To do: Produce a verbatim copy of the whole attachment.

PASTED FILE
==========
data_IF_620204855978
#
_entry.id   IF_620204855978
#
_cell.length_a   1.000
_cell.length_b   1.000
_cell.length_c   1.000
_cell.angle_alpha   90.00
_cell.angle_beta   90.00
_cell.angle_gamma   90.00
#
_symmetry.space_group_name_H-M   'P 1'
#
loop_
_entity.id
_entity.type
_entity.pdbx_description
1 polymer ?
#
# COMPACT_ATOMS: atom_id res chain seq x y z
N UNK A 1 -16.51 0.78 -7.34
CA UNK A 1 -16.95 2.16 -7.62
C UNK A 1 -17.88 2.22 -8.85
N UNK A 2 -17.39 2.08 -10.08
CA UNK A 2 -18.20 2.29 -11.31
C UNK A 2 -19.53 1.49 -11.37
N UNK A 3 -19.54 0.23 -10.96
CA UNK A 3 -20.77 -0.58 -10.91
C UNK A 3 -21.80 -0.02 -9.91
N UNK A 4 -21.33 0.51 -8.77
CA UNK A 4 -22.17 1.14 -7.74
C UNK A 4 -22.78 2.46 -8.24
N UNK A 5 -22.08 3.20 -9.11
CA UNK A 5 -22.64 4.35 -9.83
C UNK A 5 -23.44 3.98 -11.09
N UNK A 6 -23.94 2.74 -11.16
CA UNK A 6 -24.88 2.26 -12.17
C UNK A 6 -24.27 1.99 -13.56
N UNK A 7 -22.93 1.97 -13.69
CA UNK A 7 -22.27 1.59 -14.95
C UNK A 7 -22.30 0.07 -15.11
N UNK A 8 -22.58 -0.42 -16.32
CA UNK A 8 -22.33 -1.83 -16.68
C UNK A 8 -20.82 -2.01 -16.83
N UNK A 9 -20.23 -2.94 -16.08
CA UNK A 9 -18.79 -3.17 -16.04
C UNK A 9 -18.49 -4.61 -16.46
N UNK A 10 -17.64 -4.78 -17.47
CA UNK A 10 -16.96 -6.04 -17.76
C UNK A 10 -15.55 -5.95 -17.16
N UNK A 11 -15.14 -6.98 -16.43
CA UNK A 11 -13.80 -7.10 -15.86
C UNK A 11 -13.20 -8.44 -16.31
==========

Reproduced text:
data_IF_620204855978
#
_entry.id   IF_620204855978
#
_cell.length_a   1.000
_cell.length_b   1.000
_cell.length_c   1.000
_cell.angle_alpha   90.00
_cell.angle_beta   90.00
_cell.angle_gamma   90.00
#
_symmetry.space_group_name_H-M   'P 1'
#
loop_
_entity.id
_entity.type
_entity.pdbx_description
1 polymer ?
#
# COMPACT_ATOMS: atom_id res chain seq x y z
N UNK A 1 -16.51 0.78 -7.34
CA UNK A 1 -16.95 2.16 -7.62
C UNK A 1 -17.88 2.22 -8.85
N UNK A 2 -17.39 2.08 -10.08
CA UNK A 2 -18.20 2.29 -11.31
C UNK A 2 -19.53 1.49 -11.37
N UNK A 3 -19.54 0.23 -10.96
CA UNK A 3 -20.77 -0.58 -10.91
C UNK A 3 -21.80 -0.02 -9.91
N UNK A 4 -21.33 0.51 -8.77
CA UNK A 4 -22.17 1.14 -7.74
C UNK A 4 -22.78 2.46 -8.24
N UNK A 5 -22.08 3.20 -9.11
CA UNK A 5 -22.64 4.35 -9.83
C UNK A 5 -23.44 3.98 -11.09
N UNK A 6 -23.94 2.74 -11.16
CA UNK A 6 -24.88 2.26 -12.17
C UNK A 6 -24.27 1.99 -13.56
N UNK A 7 -22.93 1.97 -13.69
CA UNK A 7 -22.27 1.59 -14.95
C UNK A 7 -22.30 0.07 -15.11
N UNK A 8 -22.58 -0.42 -16.32
CA UNK A 8 -22.33 -1.83 -16.68
C UNK A 8 -20.82 -2.01 -16.83
N UNK A 9 -20.23 -2.94 -16.08
CA UNK A 9 -18.79 -3.17 -16.04
C UNK A 9 -18.49 -4.61 -16.46
N UNK A 10 -17.64 -4.78 -17.47
CA UNK A 10 -16.96 -6.04 -17.76
C UNK A 10 -15.55 -5.95 -17.16
N UNK A 11 -15.14 -6.98 -16.43
CA UNK A 11 -13.80 -7.10 -15.86
C UNK A 11 -13.20 -8.44 -16.31